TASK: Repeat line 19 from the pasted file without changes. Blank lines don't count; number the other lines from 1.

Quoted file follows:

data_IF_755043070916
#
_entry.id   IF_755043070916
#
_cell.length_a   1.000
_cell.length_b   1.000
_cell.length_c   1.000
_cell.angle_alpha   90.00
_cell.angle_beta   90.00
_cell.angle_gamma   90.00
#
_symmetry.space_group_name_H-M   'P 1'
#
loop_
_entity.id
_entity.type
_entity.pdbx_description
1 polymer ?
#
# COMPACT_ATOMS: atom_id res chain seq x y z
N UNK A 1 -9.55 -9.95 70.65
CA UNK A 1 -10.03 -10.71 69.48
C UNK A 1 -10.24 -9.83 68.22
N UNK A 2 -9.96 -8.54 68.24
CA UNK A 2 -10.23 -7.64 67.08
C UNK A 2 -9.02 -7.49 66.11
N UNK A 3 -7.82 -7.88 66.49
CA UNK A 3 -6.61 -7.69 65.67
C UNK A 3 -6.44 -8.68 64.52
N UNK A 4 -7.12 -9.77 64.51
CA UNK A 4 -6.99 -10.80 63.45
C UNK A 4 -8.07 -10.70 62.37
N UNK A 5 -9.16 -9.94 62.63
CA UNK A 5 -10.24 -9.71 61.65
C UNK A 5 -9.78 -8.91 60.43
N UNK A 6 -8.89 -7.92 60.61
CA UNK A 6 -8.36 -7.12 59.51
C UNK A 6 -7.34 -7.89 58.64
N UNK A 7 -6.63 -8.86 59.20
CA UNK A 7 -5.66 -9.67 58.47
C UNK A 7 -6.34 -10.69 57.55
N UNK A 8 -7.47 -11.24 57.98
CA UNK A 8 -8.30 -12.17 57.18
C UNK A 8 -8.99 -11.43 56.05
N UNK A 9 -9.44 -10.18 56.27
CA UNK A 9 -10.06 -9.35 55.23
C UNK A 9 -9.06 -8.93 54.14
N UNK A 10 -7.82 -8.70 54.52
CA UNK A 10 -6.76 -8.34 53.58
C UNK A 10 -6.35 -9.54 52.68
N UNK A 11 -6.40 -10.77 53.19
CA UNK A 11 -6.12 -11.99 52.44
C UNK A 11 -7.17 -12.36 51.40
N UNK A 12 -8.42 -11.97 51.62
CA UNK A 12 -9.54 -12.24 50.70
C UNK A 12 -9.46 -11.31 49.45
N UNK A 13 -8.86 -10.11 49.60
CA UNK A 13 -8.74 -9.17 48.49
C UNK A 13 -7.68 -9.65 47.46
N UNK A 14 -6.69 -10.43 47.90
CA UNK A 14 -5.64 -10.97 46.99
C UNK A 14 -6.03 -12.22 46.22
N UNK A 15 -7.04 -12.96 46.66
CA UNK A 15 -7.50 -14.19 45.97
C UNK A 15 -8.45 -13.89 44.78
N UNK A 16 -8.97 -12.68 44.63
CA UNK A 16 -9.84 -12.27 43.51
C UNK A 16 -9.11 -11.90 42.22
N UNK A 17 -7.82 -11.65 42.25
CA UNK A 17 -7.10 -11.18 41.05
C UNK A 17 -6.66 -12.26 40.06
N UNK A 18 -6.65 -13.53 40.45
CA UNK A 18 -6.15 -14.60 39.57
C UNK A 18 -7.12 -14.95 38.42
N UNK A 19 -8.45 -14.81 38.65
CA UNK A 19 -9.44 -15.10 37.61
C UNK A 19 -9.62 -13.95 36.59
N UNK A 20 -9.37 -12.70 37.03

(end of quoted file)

#